Come to think of it, “one size fits all” armour isn’t going to work either, because you definitely need two sizes. At most the humans can wear Cat helmets.

        1. AvatarBy Mason McCormick on

          They might separate them into sections, a human section, and a cat section of the line, or if they mix them when they deploy they automatically deploy to the most convenient positions.

  15. AvatarBy Mason McCormick on

    If/when the league find out that U112 is with the GA and the GA find out, could they start a kind of propaganda campaign directed at the German contingent in hopes of winning them over? Any ideas on what the different reactions could be for this?

  16. AvatarBy Joseph R. Thorsky on


    Getting lost in all this discussion so far is our own collective enthusiastic willingness to superimpose our 2020 socio-economic-political and cultural standards and practices burdened by our own preconceived beliefs and biases onto to a world stage that’s largely occupied and is almost completely dominated by species extincting predators. Taylor’s narrative as has been constructed so far, and which is now being presently developed, is uniquely transformative in the sense that it breaks all traditional stereotypes, conventions and norms by having the military battlefield becomes subordinate and dependent to the subtle constraints and need for political, economic social and cultural alliance building and acceptance.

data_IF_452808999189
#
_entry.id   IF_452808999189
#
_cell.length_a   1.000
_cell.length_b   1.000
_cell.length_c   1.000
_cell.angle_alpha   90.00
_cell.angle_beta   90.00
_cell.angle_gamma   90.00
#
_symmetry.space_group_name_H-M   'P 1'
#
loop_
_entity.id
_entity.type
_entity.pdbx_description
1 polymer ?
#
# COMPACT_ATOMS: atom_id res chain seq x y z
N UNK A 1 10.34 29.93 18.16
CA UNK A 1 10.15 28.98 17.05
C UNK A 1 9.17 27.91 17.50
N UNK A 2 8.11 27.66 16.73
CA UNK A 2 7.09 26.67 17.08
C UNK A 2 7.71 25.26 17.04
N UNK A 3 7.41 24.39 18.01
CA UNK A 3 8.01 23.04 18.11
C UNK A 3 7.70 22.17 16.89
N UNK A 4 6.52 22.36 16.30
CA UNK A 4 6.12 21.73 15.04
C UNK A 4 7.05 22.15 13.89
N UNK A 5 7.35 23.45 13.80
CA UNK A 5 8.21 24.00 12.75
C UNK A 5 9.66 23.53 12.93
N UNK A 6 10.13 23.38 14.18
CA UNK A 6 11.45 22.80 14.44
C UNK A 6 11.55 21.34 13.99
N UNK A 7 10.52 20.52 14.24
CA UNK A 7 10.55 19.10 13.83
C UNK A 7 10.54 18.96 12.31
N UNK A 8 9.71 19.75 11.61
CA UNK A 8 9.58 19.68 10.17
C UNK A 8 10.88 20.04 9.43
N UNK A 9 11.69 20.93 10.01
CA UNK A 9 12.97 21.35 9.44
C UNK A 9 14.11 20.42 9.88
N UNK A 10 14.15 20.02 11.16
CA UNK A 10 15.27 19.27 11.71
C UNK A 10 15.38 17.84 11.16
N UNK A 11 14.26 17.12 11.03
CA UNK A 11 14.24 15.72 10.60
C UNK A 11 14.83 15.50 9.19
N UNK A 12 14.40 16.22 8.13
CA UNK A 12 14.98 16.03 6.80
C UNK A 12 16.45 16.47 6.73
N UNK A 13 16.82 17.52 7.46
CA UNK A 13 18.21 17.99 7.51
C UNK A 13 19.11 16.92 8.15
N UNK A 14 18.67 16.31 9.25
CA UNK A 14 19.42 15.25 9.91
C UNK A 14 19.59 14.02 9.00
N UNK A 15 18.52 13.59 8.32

I would especially note here to everyone that for the NUS Americans who had not experienced The CIVIL War or its aftermath. The issues of their era remain largely deferred unaddressed and unresolved and pending. Theirs is a history of one founded upon a US Constitution having only the Bill of Rights and its 10 Amendments and with Senators being selected to office by the State legislatures.
    Some literary accommodation is required to be applied here as well.

  17. AvatarBy Lou Schirmer on

    Anyone else thinking a year is a bit long between books?
    Especially with a long series like this one has become.
    I just think the publication pace set by the folks putting out the series is long enough that people start to loose interest.
    I’ve noticed the excitement & comments on each new book tends to start dying off sooner each year. The discussions here used to rage almost until the next edition came out. Now, not so much. We’re currently down to the odd desultory remark here & there, often rehashing old discussions.
    This is no reflection on Taylor, each book is indeed excellent, but with a longer series, I think the publishers should consider shortening the publishing cycle to maybe eight months instead of a full year. That would help keep the interest, enthusiasm & sales momentum up between books. If Taylor’s up for it, maybe he could discuss it with the editor & publisher.

    What do you folks think?

    1. AvatarBy Alexey Shiro on

      Well, part of the problem is that just many of questions that piqued our interests in earlier books were already answered in later) There were many “unknown” things about the League, the NUS, even about the Griks. Currently, most of those questions are more or less answered, so it’s inevitable that the discussions are winding down a bit.